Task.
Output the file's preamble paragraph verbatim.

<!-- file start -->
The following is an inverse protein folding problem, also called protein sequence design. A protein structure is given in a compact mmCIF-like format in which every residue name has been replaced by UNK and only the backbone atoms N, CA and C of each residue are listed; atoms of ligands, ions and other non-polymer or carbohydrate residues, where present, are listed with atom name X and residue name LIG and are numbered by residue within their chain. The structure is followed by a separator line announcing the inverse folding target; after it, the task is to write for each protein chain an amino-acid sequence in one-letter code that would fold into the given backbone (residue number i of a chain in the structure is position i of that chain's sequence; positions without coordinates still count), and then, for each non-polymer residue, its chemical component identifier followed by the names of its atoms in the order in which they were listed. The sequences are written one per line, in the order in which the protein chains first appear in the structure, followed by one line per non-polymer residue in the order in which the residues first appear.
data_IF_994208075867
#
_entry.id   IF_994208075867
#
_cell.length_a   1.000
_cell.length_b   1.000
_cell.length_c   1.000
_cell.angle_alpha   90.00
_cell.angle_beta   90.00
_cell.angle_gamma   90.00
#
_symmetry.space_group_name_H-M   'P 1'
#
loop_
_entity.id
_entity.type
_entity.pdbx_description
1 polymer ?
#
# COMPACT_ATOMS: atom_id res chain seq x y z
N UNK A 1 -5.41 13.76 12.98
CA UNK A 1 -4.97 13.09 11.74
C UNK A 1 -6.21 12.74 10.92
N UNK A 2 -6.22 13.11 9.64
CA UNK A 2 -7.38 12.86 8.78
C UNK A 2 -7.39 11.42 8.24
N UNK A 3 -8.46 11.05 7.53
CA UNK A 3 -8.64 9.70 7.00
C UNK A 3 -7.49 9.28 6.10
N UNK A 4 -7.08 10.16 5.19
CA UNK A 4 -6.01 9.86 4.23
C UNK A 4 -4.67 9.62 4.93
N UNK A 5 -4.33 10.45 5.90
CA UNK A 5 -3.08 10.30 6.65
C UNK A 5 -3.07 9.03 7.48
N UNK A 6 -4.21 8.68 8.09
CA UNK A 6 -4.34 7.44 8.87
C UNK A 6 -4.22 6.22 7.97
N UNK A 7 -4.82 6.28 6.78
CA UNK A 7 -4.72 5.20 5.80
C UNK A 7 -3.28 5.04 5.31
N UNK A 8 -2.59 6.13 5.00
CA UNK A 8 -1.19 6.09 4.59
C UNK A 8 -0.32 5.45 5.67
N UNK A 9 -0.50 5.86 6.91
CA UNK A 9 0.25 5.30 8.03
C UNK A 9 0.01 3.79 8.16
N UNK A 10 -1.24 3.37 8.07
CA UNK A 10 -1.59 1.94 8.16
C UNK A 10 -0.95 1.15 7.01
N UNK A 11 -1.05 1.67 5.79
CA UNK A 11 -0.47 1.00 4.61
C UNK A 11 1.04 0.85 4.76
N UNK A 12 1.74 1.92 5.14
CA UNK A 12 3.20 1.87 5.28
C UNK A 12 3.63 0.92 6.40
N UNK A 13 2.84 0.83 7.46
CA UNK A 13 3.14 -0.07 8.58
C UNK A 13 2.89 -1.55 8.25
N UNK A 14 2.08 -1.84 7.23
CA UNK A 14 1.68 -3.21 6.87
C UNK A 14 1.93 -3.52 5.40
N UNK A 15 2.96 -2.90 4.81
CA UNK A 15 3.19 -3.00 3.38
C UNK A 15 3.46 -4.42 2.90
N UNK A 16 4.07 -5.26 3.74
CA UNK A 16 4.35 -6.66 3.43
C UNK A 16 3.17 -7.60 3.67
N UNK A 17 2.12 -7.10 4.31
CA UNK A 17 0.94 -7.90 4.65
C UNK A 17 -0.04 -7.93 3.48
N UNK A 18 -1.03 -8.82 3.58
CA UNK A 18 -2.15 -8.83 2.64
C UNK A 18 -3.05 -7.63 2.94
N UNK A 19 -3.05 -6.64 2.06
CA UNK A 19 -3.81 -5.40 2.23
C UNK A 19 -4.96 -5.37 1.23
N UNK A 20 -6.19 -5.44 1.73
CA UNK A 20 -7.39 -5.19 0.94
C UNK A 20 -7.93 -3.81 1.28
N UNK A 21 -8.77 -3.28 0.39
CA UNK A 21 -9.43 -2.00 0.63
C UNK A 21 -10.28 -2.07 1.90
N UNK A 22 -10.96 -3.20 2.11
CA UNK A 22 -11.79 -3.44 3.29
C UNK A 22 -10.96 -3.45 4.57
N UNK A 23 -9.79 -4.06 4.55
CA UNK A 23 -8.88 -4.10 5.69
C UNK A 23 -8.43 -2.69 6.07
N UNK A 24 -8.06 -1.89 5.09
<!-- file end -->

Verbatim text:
The following is an inverse protein folding problem, also called protein sequence design. A protein structure is given in a compact mmCIF-like format in which every residue name has been replaced by UNK and only the backbone atoms N, CA and C of each residue are listed; atoms of ligands, ions and other non-polymer or carbohydrate residues, where present, are listed with atom name X and residue name LIG and are numbered by residue within their chain. The structure is followed by a separator line announcing the inverse folding target; after it, the task is to write for each protein chain an amino-acid sequence in one-letter code that would fold into the given backbone (residue number i of a chain in the structure is position i of that chain's sequence; positions without coordinates still count), and then, for each non-polymer residue, its chemical component identifier followed by the names of its atoms in the order in which they were listed. The sequences are written one per line, in the order in which the protein chains first appear in the structure, followed by one line per non-polymer residue in the order in which the residues first appear.